Almost a century ago, Charlie Chaplin debuted his silent film classic, The Tramp. It was released by Essanay Film Manufacturing Company on April 11, 1915. If it hadn’t been for the weather, the Chicago-based studio might have made the Windy City a film center, rather than Hollywood. But the company eventually opened Essanay – West in California and closed the Chicago operation five years later. Essanay itself didn’t survive competition from upstarts such as Paramount, but the California connection was made.
Chaplin’s hapless but good-hearted hobo would become the actor’s trademark character even after sound transformed the film industry. He was introduced in the Keystone Cops comedy, Kid Auto Races at Venice, in 1914 and last seen 32 years later in Chaplin’s feature, Modern Times.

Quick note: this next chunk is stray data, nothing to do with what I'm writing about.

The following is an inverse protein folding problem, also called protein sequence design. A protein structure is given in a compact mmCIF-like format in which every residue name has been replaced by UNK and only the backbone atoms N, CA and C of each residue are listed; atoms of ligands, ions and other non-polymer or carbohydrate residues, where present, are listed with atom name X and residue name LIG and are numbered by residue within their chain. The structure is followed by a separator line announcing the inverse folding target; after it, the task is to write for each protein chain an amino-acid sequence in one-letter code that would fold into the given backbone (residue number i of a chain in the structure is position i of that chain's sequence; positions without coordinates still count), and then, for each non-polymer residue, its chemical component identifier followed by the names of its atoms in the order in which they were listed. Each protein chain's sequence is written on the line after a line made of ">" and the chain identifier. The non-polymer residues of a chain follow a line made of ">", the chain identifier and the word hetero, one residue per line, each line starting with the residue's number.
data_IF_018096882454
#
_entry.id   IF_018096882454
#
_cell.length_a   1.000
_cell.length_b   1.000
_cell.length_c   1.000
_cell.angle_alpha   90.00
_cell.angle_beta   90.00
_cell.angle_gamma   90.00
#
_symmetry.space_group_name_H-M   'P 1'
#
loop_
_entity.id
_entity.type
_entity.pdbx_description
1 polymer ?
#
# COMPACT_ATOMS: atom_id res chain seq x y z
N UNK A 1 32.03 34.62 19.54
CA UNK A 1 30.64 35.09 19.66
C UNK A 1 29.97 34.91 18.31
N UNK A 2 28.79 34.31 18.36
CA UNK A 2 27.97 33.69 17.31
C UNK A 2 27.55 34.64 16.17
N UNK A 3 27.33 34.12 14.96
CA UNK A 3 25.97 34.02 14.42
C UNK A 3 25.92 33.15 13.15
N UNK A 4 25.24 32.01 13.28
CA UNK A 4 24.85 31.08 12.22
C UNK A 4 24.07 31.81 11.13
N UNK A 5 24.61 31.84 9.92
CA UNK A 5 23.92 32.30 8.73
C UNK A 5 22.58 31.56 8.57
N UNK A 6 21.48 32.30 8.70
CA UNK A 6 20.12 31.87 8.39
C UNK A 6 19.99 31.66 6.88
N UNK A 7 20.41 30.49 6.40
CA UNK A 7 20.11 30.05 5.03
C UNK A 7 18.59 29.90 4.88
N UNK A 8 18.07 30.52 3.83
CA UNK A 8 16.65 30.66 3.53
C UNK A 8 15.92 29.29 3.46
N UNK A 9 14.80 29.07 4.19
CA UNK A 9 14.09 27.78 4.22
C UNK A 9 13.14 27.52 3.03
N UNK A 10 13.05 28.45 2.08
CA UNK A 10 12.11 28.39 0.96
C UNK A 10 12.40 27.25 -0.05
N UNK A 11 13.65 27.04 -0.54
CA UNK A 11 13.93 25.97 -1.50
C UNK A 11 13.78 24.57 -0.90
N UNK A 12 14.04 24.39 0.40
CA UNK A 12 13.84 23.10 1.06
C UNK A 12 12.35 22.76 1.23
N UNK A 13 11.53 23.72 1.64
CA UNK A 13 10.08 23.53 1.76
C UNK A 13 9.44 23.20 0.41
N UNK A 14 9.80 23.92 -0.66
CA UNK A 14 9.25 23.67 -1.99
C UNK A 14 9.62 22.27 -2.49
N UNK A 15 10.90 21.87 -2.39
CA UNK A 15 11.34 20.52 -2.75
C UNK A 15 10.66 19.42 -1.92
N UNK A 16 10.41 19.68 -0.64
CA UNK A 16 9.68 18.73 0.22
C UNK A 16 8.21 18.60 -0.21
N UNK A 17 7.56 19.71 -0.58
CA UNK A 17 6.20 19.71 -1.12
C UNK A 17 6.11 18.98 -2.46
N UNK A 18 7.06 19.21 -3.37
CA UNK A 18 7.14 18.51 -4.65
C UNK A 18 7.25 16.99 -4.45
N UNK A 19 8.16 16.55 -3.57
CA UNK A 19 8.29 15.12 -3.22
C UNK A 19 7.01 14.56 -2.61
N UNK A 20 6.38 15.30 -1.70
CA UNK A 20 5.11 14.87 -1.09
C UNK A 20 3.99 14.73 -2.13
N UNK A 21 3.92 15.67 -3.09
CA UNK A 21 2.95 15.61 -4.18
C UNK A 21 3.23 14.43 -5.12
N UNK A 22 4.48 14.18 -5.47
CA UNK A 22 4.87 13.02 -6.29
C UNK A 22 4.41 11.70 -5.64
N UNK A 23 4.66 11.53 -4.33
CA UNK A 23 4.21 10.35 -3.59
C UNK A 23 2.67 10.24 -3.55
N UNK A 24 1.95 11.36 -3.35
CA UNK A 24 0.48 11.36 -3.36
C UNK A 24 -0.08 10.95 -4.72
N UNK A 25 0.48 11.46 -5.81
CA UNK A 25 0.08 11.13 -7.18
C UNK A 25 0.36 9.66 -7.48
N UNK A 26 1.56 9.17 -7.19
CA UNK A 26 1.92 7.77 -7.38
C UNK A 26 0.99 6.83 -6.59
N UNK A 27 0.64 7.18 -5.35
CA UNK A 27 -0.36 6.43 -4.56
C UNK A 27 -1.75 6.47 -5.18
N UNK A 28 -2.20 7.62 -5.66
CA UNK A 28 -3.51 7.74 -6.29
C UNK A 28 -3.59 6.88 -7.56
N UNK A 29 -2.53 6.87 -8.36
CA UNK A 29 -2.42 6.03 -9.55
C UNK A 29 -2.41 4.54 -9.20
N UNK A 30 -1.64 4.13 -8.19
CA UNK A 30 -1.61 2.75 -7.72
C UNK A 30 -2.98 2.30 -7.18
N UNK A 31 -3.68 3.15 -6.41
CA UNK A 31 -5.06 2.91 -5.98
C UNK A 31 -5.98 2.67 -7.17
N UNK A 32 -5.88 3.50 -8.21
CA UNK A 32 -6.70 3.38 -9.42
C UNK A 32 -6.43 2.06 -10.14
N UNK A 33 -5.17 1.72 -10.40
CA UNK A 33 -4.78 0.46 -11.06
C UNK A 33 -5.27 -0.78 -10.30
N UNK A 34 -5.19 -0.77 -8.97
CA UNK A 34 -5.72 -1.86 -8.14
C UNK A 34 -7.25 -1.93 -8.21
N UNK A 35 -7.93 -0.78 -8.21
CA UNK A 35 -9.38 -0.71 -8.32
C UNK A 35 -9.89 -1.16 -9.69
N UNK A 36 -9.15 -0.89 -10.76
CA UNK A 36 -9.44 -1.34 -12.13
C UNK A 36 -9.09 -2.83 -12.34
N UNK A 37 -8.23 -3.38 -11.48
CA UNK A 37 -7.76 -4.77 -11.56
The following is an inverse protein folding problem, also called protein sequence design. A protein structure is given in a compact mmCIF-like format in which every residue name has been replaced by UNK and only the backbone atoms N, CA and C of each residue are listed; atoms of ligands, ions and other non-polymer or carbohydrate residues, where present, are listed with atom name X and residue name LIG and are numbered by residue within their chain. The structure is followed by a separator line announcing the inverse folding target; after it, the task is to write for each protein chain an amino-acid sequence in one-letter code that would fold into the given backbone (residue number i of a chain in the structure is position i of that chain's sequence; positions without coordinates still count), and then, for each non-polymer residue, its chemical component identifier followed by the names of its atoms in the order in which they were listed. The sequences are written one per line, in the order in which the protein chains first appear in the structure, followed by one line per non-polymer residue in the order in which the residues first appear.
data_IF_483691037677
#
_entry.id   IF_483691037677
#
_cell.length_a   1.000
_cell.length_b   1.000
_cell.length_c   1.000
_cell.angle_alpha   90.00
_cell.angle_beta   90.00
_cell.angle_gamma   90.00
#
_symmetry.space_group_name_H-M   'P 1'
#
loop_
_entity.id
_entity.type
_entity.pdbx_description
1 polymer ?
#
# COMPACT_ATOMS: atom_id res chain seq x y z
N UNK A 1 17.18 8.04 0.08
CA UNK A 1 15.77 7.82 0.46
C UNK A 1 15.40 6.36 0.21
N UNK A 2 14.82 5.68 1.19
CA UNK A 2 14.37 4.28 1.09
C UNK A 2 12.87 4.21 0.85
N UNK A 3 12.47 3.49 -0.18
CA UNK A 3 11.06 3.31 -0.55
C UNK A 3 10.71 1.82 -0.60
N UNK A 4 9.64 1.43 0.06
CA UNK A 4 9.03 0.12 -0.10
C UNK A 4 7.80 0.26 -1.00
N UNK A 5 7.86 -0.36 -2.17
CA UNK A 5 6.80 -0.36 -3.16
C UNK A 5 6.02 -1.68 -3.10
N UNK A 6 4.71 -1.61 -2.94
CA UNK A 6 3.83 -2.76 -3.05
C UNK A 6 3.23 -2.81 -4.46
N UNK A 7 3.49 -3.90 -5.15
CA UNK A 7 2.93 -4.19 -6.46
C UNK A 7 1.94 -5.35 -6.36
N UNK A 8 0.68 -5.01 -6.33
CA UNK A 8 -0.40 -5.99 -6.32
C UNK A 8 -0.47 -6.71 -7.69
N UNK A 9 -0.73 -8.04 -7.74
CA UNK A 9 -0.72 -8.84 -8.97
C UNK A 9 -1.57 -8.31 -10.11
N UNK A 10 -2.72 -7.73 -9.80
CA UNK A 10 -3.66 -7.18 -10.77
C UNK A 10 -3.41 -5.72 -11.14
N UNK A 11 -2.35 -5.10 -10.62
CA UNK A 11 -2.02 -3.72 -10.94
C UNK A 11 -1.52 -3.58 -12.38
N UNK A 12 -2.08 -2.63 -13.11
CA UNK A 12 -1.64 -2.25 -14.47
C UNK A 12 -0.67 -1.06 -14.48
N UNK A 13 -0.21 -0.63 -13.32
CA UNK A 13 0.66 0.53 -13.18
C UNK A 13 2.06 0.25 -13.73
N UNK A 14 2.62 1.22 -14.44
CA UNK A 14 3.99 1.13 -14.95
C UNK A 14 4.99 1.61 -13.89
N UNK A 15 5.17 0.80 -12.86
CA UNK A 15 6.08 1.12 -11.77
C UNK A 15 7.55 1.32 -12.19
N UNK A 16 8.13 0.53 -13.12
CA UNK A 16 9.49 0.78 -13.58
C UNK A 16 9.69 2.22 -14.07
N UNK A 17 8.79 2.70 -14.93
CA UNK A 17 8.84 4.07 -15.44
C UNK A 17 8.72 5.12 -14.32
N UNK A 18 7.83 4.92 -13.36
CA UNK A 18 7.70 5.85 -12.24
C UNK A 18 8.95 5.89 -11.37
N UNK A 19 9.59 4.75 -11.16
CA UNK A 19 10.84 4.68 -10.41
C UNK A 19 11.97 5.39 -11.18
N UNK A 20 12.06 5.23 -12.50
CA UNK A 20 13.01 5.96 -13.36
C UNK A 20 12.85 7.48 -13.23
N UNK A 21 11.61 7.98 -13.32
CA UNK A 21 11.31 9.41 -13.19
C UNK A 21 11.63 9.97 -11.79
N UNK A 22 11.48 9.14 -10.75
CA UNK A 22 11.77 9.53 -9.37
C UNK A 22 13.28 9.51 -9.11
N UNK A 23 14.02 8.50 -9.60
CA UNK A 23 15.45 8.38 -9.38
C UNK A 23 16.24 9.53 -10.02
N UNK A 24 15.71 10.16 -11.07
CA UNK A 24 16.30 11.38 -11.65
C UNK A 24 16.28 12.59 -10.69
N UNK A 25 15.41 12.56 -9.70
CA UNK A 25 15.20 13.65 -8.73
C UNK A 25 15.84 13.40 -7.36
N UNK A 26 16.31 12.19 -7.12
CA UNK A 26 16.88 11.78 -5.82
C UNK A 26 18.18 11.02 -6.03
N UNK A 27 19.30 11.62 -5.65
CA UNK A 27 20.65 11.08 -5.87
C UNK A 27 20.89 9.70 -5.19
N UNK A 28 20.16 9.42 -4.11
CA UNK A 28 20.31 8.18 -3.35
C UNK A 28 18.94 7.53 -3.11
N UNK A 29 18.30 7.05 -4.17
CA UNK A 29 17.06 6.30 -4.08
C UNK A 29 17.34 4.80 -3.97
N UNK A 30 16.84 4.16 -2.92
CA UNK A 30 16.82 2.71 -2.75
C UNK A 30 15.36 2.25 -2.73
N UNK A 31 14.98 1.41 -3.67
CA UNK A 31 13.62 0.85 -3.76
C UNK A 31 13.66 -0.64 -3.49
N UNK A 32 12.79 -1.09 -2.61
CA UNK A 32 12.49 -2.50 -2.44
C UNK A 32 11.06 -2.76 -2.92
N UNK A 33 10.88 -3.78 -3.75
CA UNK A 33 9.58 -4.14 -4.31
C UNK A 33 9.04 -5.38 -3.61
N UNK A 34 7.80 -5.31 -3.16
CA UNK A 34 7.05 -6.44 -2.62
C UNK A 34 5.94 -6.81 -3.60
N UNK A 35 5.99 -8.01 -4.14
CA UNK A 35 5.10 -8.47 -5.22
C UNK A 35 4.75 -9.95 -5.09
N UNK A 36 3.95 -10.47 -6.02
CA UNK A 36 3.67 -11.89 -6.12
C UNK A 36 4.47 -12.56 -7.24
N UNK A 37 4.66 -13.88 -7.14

The silent movie era is a bit of a misnomer. The theaters were never quiet. Live music accompanied the films, played on pianos, organs and sometimes even by full orchestras. In the heyday of silent films, the industry was probably the single largest employer of instrumental musicians in the U.S.
For more about film’s early years, check out:
Silent Stars by Jeanine Basinger.
Working Class Hollywood: Silent Film and the Shaping of Class in America by Stephen J. Ross.
Seductive Cinema: The Art of Silent Film by James Card.
American Silent Film by William Everson.
Movies of the Silent Years by Ann Lloyd.